Analysis

Caste system a reality in Church?

By Fr. Anand Muttungal
The Times of India reported recently that while hearing the petition on issue of Scheduled Caste status to Christians, the Chief Justice of India, K G Balakrishnan asked , "Would the Christians admit that they practise caste system and that Dalits (among them) face social discrimination requiring reservation to uplift their cause? This is not all that easy," After reflecting over this million-dollar question, I thought we need to have more deliberations on the same.

If we deeply reflect over the issue, it might tempt us to say that probably the Chief Justice understood better than us the teachings of Lord Jesus and the Official Church teachings on Christian society. The Catechism of the Catholic Church teaches that 'God created mankind in his image……Christ is the image of the invisible God….. the transformation into the image of Christ is accomplished through the sacraments, in the first place through baptism by which one dies to the old man through Christ (Gal 3:26-28) and puts on the new man (Gal 3:27; Rom 13:14). It is the fundamental idea of Christianity. It envisions a society which gives equal dignity to men and women, all castes, all races, all geographical regions, rich and poor etc.

'In the late 1880's the Marathi word 'Dalit' was used by Mahatma Jotiba Phule for the Outcastes and Untouchables who were oppressed and broken by Hindu society.' It meant not just economical and political backwardness but socio-cultural and religious backwardness faced through their being born into the particular caste in the Hindu society. Therefore the British Government while notifying the Scheduled Castes in 1935 specified that "No Indian Christian shall be deemed to be a member of a Scheduled Caste." It is very clear from the teachings of Lord Jesus that any one embraces his discipleship is known as 'only Christian'. Adding to this they had already introduced religion based sufficient representation at all levels. Therefore none asked the British Government to include them into the SC list.

After India got independence, the religious representation was completely removed. It was during this time that the Presidential Order "Scheduled Castes and Scheduled Tribes Order 1950" stated, "No person who professes a religion different from Hinduism shall be deemed to be a member of a Scheduled Caste." In the same year the Christian leaders approached the then President and Prime Minister to include them into SC category. Responding to which they assured them in writing that they will be included. Their demand got strengthened with the inclusion of Sikhs in 1956 and Buddhists in 1990 into the SC list.

'The Protestant churches have most consistently repudiated the caste system, rejecting it as a Hindu construct, and have made the greatest attempt to establish a casteless community. The Catholic Church developed a more culturally tolerant view, treating the caste system as part of the Indian social structure and, for much of its history in India; it has chosen to work within that system.' It defiantly throws many questions to the Christians. The opponents of the Church allege that the Church does not preach caste system but practices it. Can it hold any truth?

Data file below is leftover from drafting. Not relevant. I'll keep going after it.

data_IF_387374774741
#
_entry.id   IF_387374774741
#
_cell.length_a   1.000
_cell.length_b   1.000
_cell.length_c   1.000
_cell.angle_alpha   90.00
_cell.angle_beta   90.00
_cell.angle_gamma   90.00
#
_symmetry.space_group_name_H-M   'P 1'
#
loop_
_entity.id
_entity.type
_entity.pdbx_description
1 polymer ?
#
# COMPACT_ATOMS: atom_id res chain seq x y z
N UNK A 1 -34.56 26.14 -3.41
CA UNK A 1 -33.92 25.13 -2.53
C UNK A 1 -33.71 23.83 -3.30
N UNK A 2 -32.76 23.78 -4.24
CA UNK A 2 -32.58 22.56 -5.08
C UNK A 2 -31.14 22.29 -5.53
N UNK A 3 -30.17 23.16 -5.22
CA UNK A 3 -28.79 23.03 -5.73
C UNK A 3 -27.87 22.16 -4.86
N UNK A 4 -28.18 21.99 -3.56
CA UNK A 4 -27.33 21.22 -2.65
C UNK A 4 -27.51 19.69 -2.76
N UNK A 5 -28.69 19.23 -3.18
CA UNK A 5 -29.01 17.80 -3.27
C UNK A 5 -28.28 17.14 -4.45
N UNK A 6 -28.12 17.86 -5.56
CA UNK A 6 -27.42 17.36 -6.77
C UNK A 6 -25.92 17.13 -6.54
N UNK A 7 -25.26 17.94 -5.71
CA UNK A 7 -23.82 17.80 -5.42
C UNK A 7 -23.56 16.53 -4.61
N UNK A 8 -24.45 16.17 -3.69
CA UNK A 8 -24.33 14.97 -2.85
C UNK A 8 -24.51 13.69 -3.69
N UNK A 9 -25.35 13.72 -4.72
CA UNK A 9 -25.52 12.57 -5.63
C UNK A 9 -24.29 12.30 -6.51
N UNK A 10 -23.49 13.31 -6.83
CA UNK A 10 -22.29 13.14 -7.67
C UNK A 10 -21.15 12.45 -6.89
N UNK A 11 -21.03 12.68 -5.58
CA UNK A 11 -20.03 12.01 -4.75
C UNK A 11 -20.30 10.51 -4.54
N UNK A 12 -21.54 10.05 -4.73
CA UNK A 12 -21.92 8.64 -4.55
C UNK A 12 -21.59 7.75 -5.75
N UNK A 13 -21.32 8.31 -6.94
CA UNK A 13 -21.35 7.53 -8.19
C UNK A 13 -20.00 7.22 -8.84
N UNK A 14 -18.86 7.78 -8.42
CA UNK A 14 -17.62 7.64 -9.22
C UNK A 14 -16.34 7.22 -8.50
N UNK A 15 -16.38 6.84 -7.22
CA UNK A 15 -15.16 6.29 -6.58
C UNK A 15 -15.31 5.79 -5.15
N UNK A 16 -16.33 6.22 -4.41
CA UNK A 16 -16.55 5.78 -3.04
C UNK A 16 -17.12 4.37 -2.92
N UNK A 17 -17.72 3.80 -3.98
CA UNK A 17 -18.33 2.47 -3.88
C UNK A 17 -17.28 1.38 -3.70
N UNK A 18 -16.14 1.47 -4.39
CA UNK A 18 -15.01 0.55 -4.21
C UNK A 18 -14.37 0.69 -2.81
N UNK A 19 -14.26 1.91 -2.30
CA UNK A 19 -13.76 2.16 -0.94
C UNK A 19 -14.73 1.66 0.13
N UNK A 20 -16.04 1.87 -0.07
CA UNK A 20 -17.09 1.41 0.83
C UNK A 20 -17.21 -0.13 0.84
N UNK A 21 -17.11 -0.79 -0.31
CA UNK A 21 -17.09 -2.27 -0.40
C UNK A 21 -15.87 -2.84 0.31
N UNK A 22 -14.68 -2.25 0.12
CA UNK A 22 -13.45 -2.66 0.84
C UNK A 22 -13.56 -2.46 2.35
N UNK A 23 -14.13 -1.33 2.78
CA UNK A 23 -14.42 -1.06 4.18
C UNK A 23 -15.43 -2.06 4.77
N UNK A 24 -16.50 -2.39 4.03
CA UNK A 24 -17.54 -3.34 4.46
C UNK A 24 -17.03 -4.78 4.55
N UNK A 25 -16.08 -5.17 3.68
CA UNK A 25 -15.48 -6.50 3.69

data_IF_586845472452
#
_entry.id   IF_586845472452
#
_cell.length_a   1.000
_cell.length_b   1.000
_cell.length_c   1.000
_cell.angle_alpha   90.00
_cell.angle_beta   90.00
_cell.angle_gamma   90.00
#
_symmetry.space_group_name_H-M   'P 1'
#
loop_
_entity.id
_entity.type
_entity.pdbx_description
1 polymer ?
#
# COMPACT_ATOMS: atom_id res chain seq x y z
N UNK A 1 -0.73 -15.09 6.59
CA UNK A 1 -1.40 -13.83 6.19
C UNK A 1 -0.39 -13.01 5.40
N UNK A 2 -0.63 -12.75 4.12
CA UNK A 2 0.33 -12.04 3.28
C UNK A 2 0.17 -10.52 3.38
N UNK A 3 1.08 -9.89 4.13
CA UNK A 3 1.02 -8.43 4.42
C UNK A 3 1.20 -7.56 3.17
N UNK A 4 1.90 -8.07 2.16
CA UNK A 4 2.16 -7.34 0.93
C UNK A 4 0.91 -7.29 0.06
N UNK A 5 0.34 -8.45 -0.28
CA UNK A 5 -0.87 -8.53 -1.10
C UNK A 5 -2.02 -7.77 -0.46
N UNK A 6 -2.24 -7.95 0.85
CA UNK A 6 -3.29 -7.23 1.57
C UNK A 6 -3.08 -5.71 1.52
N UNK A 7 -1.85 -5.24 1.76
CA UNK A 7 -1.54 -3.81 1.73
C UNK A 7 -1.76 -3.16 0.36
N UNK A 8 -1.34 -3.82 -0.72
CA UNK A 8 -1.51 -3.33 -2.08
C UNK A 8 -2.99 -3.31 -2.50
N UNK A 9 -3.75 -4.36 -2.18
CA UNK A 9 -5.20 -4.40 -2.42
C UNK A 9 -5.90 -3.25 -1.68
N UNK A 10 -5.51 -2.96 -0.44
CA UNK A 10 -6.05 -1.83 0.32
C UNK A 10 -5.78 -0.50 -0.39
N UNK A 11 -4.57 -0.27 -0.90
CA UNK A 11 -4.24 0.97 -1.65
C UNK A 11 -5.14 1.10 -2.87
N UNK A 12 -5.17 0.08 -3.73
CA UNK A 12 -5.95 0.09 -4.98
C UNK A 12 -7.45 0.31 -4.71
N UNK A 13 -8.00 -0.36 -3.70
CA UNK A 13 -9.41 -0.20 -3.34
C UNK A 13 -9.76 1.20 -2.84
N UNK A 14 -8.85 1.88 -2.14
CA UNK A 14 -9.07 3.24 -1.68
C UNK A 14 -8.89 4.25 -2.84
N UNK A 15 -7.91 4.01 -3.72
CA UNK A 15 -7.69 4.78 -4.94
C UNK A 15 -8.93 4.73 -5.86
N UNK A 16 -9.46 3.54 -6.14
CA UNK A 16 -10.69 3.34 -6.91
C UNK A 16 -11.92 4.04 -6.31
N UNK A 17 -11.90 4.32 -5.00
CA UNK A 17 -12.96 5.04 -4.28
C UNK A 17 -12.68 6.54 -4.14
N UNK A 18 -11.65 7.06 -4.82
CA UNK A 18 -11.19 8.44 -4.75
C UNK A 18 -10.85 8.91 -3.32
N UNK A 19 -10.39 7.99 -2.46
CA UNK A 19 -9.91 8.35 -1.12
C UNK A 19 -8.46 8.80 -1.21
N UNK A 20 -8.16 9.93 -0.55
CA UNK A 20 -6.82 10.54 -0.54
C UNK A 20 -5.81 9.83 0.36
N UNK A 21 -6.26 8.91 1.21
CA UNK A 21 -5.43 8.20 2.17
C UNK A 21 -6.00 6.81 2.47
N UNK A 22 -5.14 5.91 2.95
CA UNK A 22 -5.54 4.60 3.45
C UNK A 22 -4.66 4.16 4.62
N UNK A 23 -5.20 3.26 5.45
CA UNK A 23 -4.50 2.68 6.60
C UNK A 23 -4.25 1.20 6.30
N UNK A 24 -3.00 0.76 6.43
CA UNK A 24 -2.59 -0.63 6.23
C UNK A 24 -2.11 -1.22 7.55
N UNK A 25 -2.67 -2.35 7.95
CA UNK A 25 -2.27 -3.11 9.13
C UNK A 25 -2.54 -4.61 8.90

Let us examine a few facts too, the Indian Express published from Panaji,(Goa), dated 24th Nov. 1999, 'the Parish Priest at Cuncolim Church nominated two catholic members from backward castes into the Parish Pastoral Council. The Gaonkars, who claim themselves as Kshatriyas,(High Caste), vehemently objected. They wrote letter to the Holy See to withdraw the members or else they may get reconverted to Hinduism. The parish priest had to seek police protection.'

According to certain reports, more than 70 per cent of the Catholics in the country are from Dalit communities, a clear sign of their denunciation to the age-old caste system in the Hindu society. But unfortunately, their representation in the administration of the Church is hardly 10 per cent raising a serious question mark whether the Church has also failed to recognise their love for Christ and Christianity.

It is almost sure that the Church will succeed in getting SC Status to Christians who got converted from Dalit Hindus. It will definitely give them better economic and political stability. But how do we believe that the agitation will end there? It might give rise to a new agitation aimed at socio-cultural and religious upliftment. It would mean reservation in the appointment of Cardinals, Archbishops, Bishops, Heads of various Religious Orders, Parish Priests, Principals, Heads of various institutions and various administrative posts in the Church. How surprising it would be for Lord Jesus to see, when he returns in his glory? He might ask himself, how did I inspire them to go for enculturation?

I leave the discussion open with a quote from the address of Pope John Paul II to the Bishops from Madras-Mylapore, Madurai and Pondicherry-Cuddalore (17th Nov. 2003), "Any semblance of a caste-based prejudice in relations between Christians is a countersign to authentic human solidarity, a threat to genuine spirituality and a serious hindrance to the Church's mission of evangelization. Therefore, customs or traditions that perpetuate or reinforce caste division should be sensitively reformed so that they may become an expression of the solidarity of the whole Christian community."(www. franand. com) 

This article appeared in The Milli Gazette print issue of 16-31 December 2009 on page no. 18

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